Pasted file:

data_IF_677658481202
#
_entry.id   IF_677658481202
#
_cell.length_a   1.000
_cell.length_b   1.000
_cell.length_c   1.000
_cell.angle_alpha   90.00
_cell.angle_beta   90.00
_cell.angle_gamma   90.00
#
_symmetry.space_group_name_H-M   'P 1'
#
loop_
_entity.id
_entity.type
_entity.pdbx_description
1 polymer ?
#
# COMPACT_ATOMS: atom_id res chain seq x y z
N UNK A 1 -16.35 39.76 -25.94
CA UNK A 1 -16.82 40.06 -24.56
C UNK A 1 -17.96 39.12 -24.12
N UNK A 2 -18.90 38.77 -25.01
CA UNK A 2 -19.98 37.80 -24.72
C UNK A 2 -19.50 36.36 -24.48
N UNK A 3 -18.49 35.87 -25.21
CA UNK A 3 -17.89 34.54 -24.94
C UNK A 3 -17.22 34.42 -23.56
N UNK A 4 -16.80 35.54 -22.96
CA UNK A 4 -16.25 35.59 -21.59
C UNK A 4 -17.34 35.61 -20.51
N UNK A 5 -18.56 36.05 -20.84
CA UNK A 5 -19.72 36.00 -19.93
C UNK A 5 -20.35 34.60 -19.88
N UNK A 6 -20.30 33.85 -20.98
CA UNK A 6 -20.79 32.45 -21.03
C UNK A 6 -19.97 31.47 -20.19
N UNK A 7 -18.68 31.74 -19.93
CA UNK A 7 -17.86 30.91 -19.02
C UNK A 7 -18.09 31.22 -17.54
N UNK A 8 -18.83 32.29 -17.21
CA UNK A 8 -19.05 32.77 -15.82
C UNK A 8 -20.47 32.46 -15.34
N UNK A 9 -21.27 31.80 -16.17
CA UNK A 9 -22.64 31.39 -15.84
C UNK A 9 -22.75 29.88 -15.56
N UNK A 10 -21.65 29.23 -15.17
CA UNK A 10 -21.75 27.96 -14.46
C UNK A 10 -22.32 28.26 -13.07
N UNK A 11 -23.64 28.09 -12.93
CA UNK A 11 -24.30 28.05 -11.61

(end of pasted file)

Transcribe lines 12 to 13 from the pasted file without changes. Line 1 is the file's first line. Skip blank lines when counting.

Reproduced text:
_symmetry.space_group_name_H-M   'P 1'
#